Critics of the Commission’s proposal claim that the way HERA is currently designed, it will be toothless and merely serve to institutionalise decisions and actions already undertaken by the Commission during the current pandemic.5 It would appear that the current proposals for how HERA will work have been “downgraded” from an initial, more ambitious proposal (e.g., HERA being an administrative unit within the Commission rather than a standalone agency) as a result of Member States’ reservations against a powerful institution that might siphon off what are seen as national competences.6 For example, Member States resisted a proposal to have their pandemic preparedness audited on EU level. Furthermore, there is criticism that the Parliament is being cut out of negotiations around HERA and that its structure lacks transparency and accountability, especially considering its ample budget.7

Other views are more optimistic, stressing that the Commission’s European Health Union package, and the creation of HERA in particular, is a first step in an evolution towards better European coordination in health policy—an area that so far has essentially been entirely within the hands of national governments.6

It’s early days for HERA as it only became fully operational in early 2022. But it is clear from the current debate that it has a job on its hands to prove its value in meeting the challenges it will undoubtedly face.8 It will have to collaborate closely with existing EU agencies and Member State authorities, avoiding duplication of effort and ensure it makes use of valuable experiences gathered by these throughout the pandemic. Beyond that, it should seek exchange with international organisations (such as the World Health Organisation (WHO) or the Coalition for Epidemic Preparedness Innovations (CEPI)) and non-EU national agencies to facilitate global preparedness. Furthermore, when developing strategies to fight future health emergencies, it will have to anticipate that these emergencies might look significantly different from a respiratory virus pandemic. Hence, strategies need to be adaptive to a broad spectrum of threats, including antimicrobial resistance and health consequences of the climate crisis.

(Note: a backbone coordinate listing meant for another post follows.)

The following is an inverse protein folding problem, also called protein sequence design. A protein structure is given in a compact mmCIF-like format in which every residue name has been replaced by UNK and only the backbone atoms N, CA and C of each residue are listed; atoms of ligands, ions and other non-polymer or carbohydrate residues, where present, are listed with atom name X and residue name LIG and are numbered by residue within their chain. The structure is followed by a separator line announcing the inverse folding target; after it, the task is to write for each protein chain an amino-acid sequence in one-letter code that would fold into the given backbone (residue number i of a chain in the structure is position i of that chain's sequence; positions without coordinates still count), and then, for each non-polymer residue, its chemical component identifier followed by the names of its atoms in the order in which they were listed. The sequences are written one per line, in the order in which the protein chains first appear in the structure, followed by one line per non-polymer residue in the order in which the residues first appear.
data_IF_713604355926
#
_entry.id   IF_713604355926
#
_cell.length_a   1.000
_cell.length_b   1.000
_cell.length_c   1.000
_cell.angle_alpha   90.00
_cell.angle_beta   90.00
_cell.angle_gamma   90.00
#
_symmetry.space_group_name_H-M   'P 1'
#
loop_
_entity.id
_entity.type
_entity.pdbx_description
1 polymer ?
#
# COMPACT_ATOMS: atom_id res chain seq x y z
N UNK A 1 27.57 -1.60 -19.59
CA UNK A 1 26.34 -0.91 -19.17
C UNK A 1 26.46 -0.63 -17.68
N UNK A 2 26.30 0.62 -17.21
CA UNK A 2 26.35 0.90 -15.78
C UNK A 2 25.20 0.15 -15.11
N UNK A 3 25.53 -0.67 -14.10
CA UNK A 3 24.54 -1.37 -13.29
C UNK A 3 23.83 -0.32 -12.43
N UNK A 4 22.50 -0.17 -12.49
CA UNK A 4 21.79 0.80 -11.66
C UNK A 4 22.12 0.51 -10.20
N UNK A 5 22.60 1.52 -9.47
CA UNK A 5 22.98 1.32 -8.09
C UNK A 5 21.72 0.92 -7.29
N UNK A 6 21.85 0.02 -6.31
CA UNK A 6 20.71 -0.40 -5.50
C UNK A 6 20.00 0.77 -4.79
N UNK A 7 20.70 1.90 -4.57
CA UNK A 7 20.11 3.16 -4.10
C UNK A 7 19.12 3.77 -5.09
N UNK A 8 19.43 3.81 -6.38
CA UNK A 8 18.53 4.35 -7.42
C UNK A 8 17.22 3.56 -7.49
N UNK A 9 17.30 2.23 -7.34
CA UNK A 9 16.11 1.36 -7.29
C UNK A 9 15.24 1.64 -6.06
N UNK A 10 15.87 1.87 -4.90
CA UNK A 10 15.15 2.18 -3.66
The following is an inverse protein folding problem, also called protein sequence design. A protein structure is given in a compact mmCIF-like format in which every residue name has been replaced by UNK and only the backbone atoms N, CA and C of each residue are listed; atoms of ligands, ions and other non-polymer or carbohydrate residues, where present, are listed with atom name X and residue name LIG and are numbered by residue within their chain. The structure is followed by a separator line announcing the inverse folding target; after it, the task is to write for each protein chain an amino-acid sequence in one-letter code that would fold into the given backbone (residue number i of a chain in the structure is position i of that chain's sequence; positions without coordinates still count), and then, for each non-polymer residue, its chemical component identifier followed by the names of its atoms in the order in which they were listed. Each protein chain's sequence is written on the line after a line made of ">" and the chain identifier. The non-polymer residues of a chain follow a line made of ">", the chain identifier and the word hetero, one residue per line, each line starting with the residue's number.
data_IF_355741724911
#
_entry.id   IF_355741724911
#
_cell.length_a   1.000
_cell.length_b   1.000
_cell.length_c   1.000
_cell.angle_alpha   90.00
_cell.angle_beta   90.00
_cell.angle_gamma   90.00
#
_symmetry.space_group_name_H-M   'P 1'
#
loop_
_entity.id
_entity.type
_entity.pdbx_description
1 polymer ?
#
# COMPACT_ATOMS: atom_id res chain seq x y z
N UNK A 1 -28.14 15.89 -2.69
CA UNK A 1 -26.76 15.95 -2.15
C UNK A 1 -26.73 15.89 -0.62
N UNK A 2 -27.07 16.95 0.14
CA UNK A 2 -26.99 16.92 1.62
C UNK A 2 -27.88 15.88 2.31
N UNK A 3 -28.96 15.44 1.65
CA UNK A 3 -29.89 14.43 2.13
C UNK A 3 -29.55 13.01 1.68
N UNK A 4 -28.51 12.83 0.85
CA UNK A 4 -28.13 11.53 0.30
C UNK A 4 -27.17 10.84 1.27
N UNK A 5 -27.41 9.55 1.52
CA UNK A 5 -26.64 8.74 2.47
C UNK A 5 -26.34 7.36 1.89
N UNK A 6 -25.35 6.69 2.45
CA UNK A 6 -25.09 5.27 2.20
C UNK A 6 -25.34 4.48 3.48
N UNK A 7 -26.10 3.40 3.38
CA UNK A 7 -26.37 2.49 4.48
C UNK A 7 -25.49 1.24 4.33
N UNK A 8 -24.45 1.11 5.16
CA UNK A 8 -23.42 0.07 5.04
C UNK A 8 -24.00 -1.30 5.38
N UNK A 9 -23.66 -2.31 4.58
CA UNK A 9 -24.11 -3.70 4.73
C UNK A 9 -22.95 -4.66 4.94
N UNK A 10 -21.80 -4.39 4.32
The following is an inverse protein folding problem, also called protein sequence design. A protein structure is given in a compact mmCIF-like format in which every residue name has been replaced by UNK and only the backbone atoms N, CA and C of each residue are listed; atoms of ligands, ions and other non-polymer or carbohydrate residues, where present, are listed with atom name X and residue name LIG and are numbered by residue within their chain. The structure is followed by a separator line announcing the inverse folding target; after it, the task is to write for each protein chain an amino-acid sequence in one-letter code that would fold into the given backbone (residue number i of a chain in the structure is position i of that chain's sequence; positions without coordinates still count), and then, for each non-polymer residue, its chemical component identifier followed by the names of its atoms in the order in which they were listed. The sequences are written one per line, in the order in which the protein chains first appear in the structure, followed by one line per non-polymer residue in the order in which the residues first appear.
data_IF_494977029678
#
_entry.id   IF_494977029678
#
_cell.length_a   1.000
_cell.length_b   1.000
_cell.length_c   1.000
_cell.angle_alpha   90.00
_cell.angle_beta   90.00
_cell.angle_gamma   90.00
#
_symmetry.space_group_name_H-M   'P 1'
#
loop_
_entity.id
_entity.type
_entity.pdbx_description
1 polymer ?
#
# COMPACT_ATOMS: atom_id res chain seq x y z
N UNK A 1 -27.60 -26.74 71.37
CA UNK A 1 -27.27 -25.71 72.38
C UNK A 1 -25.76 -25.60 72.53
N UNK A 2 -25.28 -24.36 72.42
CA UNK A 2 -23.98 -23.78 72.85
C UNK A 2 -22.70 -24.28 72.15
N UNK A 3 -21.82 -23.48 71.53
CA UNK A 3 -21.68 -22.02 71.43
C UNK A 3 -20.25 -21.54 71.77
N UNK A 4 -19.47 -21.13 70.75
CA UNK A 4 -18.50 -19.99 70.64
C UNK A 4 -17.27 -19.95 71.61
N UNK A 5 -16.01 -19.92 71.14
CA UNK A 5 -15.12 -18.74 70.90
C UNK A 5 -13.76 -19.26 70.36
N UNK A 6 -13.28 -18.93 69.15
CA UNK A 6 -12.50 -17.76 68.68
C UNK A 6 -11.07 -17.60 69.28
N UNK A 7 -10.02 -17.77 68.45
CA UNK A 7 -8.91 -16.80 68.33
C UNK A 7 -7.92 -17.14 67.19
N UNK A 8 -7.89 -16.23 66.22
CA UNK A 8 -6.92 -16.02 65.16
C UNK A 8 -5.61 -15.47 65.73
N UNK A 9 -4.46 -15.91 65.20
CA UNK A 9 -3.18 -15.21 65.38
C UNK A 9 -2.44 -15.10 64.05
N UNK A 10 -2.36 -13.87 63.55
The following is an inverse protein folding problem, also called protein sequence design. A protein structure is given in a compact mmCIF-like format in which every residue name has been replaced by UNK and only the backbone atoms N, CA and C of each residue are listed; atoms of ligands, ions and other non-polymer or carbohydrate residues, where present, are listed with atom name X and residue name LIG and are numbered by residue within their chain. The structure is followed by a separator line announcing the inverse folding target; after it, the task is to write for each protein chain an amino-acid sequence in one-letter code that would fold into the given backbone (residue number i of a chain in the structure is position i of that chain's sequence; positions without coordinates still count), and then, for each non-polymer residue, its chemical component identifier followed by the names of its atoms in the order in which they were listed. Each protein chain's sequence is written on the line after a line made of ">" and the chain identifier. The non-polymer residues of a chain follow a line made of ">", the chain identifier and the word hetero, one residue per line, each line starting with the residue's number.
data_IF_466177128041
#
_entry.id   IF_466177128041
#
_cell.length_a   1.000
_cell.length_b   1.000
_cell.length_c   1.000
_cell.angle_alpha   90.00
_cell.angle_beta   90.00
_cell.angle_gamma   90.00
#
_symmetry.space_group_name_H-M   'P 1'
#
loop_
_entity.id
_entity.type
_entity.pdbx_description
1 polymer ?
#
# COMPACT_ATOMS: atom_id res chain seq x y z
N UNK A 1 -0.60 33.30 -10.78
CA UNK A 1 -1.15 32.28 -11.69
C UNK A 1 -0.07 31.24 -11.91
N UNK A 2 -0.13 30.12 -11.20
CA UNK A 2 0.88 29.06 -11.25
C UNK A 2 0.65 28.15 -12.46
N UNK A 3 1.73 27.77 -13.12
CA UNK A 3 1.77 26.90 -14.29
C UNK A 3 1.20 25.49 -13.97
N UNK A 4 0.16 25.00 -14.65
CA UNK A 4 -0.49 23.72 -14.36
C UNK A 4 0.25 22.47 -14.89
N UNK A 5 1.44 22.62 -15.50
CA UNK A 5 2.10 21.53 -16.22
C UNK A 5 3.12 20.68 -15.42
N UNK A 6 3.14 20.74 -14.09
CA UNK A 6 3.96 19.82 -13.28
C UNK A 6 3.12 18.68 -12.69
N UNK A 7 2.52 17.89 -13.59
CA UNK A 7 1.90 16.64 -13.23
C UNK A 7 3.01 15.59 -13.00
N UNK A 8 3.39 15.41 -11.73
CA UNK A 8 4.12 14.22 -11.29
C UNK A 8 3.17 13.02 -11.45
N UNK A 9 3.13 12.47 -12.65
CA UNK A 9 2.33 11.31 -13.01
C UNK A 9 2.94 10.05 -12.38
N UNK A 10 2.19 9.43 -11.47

If HERA can live up to these demanding requirements, it could become a crucial player in a coordinated and effective response to future health threats. The next threat may be just around the corner, and when it becomes imminent, the EU cannot afford to face it as poorly prepared and disunited as it initially faced the coronavirus pandemic.

Miriam Reiss is a researcher at the Health Economics & Health Policy Department of the Institute for Advanced Studies in Vienna and member of the Young Forum Gastein.

The opinion piece was published first online for BMJ Opinion on 17 January 2022.

References:

  1. Greer SL. Coronavirus Politics: The Comparative Politics and Policy of COVID-19. E-book.University of Michigan Press, 2021, doi:10.3998/mpub.11927713.
  2. Gontariuk M, Krafft T, Rehbock C, et al. The European Union and Public Health Emergencies: Expert Opinions on the Management of the First Wave of the COVID-19 Pandemic and Suggestions for Future Emergencies. Frontiers in Public Health. 2021. https://www.frontiersin.org/article/10.3389/fpubh.2021.698995doi:10.3389/fpubh.2021.698995
  3. European Commission. HERA. https://ec.europa.eu/health/system/files/2021-09/hera_2021_comm_en_0.pdf
  4. European Forum Gastein. The future of health threats preparedness. https://www.ehfg.org/conference/programme/sessions/the-future-of-health-threats-preparedness
  5. Politico. HERA isn’t the hero Parliament wants — or the game-changer Council fears. https://www.politico.eu/article/hera-eu-commission-health-emergency-preparedness-response-authority/
  6. Politico. Europe’s ‘Health Union’ prepares for its first feeble steps. https://www.politico.eu/article/european-health-union-coronavirus-ema-hera-barda/
  7. Euractiv. The EU’s new body to prevent the next pandemic. https://www.euractiv.com/section/coronavirus/news/leaked-the-eus-new-body-to-prevent-next-pandemic/
  8. Anderson M, Forman R, Mossialos E. Navigating the role of the EU Health Emergency Preparedness and Response Authority (HERA) in Europe and beyond. The Lancet Regional Health, 2021, doi:10.1016/j.lanepe.2021.100203.